Davidsen, J. & Kwiatek, G. Earthquake interevent time distribution for induced micro, nano and picoseismicity. Phys. Rev. Lett. 110, 068501 (2013).
Wu, Y., Zhou, C., Xiao, J., Kurths, J. & Schellnhuber, J. H. Evidence for a bimodal distribution in human communication. PNAS 107, 18803 (2010).
Rybski, D., Buldyrev, S. V., Havlin, S., Liljeros, F. & Makse, H. A. Communication activity in a social network: relation between longterm correlations and interevent clustering. Sci. Rep. 2, 560 (2012).
Hicke, K., Porte, X. & Fischer, I. Characterizing the deterministic nature of individual power dropouts in semiconductor lasers subject to delayed feedback. Phys. Rev. E 88, 052904 (2013).
Bandt, C. & Pompe, B. Permutation entropy: a natural complexity measure for time series. Phys. Rev. Lett. 88, 174102 (2002).
Zanin, M., Zunino, M., Rosso, O. A. & Papo, D. Permutation entropy and its main biomedical and econophysics applications: a review. Entropy 14, 1553 (2012).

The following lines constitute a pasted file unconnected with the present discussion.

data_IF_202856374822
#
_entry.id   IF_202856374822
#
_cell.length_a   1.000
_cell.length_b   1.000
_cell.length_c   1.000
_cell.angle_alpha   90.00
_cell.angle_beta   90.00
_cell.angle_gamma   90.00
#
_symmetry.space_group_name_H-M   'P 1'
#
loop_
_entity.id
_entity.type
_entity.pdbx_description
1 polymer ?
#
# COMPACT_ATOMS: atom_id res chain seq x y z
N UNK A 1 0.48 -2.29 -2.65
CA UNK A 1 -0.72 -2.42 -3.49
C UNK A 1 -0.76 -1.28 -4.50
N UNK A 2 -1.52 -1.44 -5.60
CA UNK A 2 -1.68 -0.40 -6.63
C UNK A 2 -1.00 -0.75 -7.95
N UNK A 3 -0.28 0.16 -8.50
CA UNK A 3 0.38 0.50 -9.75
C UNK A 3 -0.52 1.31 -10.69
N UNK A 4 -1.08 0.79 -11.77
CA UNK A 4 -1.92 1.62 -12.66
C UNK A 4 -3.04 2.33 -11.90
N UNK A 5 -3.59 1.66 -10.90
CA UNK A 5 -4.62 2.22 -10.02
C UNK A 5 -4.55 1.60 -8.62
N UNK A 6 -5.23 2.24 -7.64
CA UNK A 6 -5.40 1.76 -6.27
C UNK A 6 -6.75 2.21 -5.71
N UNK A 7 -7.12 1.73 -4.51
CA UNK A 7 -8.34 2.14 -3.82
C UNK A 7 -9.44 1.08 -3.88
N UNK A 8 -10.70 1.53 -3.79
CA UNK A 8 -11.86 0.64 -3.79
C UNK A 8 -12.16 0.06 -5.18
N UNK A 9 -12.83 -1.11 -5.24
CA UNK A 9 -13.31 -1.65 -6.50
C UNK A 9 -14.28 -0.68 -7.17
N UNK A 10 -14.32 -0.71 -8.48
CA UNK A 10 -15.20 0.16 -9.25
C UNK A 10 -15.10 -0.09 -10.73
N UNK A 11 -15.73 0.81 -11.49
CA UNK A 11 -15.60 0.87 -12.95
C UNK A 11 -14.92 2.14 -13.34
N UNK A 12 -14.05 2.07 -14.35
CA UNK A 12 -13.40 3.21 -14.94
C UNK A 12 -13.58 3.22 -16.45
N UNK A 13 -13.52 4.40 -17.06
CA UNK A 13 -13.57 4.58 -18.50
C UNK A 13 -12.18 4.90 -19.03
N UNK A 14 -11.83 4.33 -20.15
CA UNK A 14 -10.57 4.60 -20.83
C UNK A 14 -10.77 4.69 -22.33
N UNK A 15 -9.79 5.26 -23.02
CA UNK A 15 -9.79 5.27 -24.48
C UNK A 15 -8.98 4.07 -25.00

Amigo, J. M., Keller, K. & Kurths, J. Recent progress in symbolic dynamics and permutation complexity: ten years of permutation entropy. Eur. Phys. J. Spec. Top. 222, 2 (2013).
Toomey, J. P. & Kane, D. M. Mapping the dynamic complexity of a semiconductor laser with optical feedback using permutation entropy. Opt. Exp. 22, 1713 (2014).
Soriano, M. C., GarcíaOjalvo, J., Mirasso, C. R. & Fischer, I. Complex photonics: dynamics and applications of delaycoupled semiconductor lasers. Rev. Mod. Phys. 85, 421 (2013).
Lang, R. & Kobayashi, K. External optical effects on semiconductor injection laser properties. IEEE J. Quantum Electron. 16, 347 (1980).
Torcini, A., Barland, S., Giacomelli, G. & Marin, F. Lowfrequency fluctuations in vertical cavity lasers: experiments versus LangKobayashi dynamics. Phys. Rev. A 74, 063801 (2006).